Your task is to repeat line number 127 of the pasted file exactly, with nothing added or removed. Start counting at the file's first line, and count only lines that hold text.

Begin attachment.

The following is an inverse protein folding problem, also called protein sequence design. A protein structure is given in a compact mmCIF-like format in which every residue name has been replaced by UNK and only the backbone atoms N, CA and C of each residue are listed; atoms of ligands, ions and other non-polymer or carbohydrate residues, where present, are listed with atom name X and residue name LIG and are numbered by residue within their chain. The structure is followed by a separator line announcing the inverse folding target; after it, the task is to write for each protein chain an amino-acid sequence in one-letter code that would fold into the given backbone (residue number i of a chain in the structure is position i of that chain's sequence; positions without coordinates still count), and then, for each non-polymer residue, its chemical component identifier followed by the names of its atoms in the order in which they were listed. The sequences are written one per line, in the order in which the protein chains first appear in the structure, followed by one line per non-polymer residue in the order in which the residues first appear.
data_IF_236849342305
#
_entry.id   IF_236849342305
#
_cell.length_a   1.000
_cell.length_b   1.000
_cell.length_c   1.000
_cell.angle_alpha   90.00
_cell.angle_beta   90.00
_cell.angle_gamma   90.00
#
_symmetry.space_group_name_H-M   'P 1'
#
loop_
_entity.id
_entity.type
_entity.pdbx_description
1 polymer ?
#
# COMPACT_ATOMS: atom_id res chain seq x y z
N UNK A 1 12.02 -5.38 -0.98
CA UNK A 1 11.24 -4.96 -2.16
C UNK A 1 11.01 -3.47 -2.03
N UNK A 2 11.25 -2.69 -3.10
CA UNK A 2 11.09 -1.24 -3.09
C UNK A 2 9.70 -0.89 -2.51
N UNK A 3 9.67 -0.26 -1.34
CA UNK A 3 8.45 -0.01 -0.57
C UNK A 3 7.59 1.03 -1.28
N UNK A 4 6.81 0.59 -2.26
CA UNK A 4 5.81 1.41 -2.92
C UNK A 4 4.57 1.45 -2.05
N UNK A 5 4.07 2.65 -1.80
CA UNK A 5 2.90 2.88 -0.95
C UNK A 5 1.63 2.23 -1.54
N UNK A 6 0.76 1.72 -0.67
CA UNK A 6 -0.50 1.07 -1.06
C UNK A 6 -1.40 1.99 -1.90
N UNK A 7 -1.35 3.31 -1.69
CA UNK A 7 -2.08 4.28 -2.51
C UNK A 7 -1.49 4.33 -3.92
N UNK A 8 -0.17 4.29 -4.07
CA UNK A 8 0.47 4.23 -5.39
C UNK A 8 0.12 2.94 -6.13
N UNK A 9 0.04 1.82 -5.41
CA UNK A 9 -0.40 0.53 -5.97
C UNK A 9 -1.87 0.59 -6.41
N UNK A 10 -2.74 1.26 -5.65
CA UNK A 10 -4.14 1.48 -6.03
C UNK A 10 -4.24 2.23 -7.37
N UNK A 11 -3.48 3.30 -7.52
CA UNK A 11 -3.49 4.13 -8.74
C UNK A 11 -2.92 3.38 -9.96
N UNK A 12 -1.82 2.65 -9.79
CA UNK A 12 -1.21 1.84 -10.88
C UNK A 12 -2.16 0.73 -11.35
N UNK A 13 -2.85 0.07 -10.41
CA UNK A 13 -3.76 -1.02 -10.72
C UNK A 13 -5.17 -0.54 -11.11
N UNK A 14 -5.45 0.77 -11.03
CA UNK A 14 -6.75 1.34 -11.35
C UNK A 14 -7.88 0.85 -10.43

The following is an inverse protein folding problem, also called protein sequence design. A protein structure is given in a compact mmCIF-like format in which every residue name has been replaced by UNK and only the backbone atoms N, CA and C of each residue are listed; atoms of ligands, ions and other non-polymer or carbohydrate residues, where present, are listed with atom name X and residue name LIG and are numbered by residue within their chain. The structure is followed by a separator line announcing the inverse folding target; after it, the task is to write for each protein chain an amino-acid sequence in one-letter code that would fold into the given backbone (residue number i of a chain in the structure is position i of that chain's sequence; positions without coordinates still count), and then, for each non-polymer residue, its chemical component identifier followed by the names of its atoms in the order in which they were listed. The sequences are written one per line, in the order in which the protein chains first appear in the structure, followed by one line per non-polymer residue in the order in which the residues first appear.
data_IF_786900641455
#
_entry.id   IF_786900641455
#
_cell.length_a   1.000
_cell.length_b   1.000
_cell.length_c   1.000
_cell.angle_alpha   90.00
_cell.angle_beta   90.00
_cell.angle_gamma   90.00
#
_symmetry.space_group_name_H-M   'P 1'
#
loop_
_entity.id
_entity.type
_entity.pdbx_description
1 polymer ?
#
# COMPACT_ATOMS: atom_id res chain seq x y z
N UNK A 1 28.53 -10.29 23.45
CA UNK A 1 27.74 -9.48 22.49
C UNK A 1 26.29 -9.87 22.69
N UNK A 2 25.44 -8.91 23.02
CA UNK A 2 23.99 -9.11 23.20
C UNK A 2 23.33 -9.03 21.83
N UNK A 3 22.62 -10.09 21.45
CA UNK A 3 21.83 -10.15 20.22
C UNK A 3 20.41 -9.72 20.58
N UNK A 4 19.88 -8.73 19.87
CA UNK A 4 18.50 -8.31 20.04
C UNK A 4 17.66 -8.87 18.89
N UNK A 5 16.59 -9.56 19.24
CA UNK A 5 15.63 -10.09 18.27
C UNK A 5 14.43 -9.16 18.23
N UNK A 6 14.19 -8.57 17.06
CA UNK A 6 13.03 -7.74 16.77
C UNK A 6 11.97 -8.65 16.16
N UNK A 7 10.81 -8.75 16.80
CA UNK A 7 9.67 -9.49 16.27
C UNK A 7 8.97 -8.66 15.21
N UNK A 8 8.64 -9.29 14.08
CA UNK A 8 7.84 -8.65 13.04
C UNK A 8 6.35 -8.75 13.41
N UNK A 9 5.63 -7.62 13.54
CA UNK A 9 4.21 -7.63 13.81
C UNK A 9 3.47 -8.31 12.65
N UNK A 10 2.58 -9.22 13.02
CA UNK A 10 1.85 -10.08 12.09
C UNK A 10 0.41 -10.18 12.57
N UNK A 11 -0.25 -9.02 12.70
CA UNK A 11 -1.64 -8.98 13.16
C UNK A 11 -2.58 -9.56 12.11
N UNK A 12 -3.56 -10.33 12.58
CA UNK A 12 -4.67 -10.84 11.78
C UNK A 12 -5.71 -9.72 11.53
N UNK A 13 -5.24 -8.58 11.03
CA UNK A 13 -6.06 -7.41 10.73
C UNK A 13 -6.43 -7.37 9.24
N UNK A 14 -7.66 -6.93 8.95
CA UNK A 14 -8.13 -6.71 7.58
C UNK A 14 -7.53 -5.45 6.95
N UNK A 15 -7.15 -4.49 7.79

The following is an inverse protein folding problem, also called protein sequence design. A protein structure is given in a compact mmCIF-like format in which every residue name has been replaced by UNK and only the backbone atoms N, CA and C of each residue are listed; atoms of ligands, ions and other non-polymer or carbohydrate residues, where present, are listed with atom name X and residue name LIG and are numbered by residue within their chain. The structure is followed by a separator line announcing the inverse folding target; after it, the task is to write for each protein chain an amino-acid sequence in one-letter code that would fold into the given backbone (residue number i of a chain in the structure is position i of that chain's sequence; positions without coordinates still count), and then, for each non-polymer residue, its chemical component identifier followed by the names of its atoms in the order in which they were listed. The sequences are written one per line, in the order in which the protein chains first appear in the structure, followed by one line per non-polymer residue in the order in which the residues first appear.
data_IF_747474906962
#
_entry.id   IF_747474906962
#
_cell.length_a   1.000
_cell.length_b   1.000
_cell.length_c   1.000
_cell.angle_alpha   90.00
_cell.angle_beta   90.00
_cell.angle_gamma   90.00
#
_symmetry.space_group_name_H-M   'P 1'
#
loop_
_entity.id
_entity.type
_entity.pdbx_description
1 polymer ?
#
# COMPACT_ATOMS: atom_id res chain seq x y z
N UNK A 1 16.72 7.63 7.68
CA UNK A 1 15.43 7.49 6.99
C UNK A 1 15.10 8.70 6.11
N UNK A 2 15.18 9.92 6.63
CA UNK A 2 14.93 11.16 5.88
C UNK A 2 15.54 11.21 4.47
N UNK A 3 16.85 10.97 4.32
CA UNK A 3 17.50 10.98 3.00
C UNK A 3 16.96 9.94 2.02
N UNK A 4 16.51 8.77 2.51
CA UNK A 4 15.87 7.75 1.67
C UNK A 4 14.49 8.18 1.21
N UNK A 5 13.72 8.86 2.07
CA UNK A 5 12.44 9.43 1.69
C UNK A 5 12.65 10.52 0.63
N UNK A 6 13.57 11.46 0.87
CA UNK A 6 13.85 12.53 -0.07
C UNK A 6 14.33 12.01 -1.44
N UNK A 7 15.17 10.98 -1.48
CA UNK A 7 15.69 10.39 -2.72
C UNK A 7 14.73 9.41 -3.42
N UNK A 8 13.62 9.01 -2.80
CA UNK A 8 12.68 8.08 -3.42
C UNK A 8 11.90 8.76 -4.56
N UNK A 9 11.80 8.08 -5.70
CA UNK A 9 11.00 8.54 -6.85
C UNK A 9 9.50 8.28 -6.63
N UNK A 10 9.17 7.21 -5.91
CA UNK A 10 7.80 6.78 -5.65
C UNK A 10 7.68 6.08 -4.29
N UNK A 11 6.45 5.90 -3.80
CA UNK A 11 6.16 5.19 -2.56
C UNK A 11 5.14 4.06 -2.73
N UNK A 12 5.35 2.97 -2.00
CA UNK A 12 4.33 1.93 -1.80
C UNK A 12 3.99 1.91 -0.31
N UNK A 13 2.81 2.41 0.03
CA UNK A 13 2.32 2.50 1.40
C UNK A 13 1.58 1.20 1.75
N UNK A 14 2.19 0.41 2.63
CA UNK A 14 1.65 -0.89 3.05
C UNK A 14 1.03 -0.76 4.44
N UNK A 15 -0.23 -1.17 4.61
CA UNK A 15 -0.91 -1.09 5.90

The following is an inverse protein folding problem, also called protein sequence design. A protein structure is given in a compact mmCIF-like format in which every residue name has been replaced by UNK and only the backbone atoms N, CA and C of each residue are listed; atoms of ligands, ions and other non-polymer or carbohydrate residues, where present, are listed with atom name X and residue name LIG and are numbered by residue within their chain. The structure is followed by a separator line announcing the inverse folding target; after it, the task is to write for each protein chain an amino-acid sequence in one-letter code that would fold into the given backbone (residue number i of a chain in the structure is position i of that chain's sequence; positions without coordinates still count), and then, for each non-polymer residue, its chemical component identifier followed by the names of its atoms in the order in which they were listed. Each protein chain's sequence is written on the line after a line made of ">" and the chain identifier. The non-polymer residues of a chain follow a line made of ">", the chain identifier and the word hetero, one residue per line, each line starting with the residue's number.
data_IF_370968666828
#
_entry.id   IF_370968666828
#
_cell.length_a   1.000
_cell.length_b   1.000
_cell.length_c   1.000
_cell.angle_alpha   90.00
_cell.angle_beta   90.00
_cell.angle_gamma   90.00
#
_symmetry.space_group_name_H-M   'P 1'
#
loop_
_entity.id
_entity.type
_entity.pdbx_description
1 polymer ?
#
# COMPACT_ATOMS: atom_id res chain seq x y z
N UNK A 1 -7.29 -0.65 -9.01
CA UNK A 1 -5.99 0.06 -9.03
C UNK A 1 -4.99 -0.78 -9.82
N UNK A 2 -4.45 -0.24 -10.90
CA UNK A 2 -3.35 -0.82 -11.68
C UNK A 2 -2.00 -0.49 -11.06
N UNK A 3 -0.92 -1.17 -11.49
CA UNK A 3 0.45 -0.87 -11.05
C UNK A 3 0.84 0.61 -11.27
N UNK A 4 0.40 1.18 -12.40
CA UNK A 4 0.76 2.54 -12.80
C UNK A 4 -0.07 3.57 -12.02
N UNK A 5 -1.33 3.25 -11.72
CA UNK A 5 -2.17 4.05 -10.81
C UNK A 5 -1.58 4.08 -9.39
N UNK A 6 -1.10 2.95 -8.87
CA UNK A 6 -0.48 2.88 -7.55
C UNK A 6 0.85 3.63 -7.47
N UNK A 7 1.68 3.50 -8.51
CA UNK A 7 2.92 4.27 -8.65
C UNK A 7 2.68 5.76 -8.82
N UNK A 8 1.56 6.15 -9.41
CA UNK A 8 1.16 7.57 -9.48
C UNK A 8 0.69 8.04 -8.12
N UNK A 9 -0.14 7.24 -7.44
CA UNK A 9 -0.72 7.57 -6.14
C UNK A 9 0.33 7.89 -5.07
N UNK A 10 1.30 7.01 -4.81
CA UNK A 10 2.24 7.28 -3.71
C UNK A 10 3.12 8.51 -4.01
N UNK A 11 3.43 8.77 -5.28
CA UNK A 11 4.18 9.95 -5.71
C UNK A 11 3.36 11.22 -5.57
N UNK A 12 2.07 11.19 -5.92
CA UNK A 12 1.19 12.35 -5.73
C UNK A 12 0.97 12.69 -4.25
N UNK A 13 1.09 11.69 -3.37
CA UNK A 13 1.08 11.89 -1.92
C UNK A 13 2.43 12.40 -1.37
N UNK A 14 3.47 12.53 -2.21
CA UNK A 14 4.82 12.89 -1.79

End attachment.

N UNK A 15 -7.15 -4.49 7.79